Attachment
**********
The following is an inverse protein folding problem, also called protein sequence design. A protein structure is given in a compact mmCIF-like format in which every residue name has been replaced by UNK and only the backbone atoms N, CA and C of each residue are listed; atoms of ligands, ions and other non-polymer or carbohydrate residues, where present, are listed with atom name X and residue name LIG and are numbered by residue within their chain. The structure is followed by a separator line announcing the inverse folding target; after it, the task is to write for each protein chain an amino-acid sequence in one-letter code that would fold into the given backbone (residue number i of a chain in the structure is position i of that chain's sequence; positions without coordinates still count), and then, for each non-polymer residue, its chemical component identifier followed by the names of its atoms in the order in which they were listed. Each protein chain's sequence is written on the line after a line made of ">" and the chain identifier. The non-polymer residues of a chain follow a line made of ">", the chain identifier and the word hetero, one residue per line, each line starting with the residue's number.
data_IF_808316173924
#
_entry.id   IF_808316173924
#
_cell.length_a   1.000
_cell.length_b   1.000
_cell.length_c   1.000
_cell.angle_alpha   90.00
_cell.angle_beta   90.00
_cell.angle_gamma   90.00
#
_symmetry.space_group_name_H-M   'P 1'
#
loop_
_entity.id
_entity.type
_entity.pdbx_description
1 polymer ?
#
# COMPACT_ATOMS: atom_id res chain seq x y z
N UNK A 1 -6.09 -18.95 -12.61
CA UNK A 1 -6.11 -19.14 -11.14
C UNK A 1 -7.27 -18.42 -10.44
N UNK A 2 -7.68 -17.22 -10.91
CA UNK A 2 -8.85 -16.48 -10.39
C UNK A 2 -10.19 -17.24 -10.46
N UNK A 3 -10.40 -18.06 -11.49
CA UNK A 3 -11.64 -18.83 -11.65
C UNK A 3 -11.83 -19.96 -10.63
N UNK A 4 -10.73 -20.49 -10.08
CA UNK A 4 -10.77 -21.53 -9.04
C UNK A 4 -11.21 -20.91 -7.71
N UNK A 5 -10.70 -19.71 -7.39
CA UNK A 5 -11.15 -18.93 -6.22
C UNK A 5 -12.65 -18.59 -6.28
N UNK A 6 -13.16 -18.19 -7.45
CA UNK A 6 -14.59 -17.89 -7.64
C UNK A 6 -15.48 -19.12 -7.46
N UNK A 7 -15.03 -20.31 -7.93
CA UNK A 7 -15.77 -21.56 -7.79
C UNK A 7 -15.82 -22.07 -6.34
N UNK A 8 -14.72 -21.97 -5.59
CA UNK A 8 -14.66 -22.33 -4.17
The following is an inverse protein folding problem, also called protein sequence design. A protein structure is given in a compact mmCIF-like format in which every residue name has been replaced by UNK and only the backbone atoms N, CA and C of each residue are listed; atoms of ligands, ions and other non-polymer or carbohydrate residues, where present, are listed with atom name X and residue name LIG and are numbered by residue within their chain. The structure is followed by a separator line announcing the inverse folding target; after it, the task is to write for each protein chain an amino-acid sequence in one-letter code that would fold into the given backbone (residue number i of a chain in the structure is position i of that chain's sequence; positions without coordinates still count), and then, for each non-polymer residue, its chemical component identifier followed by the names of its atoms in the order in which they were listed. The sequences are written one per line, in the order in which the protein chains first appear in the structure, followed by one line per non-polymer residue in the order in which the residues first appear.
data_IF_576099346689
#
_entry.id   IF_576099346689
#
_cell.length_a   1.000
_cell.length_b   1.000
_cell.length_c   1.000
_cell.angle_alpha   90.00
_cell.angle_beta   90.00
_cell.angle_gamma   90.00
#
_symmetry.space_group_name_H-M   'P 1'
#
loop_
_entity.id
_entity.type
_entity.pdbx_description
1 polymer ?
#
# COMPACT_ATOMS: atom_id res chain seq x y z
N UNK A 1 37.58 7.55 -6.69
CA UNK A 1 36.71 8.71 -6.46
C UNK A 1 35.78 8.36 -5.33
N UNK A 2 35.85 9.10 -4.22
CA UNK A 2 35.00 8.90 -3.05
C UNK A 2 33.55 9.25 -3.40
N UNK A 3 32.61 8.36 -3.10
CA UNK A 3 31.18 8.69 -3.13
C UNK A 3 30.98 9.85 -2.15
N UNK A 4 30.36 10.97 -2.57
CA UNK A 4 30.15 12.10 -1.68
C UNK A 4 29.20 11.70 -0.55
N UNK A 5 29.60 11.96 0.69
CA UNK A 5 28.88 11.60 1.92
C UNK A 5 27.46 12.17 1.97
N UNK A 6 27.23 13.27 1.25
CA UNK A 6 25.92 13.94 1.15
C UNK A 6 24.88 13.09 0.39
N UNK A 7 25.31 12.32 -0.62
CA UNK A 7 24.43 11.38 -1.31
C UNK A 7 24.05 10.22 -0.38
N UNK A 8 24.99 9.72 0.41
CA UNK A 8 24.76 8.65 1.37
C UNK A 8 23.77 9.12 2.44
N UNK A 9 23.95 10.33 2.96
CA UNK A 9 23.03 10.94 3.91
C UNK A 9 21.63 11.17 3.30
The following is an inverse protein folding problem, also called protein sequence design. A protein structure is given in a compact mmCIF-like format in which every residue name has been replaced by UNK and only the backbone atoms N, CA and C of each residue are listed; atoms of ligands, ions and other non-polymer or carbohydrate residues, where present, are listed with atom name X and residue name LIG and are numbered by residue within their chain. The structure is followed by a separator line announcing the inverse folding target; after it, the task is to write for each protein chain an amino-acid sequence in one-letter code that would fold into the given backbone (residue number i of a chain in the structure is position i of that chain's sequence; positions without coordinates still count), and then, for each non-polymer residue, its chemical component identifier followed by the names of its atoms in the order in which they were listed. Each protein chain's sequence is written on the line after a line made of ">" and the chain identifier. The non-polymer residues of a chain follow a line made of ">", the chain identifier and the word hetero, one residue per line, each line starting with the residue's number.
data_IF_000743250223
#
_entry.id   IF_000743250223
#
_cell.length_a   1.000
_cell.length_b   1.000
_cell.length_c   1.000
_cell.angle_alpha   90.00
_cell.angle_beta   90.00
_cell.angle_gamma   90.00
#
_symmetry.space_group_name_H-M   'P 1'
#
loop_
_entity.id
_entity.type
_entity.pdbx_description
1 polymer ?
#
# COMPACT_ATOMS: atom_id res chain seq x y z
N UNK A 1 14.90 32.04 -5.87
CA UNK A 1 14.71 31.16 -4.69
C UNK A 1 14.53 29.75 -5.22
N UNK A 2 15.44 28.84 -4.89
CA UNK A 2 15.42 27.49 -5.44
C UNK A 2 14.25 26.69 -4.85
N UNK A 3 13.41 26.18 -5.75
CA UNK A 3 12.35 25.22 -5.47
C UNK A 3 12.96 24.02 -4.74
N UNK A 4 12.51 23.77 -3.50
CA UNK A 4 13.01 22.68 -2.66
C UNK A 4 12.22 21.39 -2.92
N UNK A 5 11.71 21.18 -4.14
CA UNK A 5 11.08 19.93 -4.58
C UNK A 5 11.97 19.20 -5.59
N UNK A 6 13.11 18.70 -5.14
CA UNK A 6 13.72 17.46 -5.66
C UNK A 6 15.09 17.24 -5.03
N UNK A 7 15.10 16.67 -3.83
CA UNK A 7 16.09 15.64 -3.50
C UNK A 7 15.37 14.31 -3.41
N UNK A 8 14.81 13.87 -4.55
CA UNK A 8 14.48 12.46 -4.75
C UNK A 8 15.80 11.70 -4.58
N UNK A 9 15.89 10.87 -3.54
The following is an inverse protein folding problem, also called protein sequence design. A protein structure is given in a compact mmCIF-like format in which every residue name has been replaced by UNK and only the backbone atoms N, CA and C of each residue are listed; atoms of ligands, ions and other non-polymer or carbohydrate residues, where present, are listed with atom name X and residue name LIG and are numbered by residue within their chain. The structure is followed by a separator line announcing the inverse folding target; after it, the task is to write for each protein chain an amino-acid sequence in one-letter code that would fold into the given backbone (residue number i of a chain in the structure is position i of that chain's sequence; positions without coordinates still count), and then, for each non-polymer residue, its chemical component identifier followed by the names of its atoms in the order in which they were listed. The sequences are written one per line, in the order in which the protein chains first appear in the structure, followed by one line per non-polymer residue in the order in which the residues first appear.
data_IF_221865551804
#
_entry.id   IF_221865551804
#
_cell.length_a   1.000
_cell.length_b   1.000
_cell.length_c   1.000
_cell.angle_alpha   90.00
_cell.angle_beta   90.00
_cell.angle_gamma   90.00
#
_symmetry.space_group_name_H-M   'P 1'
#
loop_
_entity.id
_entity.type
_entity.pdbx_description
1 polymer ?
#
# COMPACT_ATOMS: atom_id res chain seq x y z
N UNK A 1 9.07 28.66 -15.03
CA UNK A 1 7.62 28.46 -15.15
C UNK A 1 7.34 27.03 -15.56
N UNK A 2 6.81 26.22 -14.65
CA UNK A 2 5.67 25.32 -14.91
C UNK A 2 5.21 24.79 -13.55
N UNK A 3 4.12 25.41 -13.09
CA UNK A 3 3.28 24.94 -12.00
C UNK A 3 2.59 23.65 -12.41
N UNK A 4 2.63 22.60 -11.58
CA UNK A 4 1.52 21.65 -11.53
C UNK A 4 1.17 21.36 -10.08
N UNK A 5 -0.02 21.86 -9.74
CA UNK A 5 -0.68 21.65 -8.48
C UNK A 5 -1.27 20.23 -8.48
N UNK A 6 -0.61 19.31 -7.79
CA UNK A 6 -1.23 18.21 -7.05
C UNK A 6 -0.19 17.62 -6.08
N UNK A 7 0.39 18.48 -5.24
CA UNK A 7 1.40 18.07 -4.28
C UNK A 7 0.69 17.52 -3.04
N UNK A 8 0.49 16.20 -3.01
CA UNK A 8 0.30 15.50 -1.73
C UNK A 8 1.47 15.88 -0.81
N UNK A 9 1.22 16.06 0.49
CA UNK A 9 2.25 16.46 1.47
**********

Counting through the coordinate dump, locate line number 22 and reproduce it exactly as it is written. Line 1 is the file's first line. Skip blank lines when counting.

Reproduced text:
N UNK A 1 -6.09 -18.95 -12.61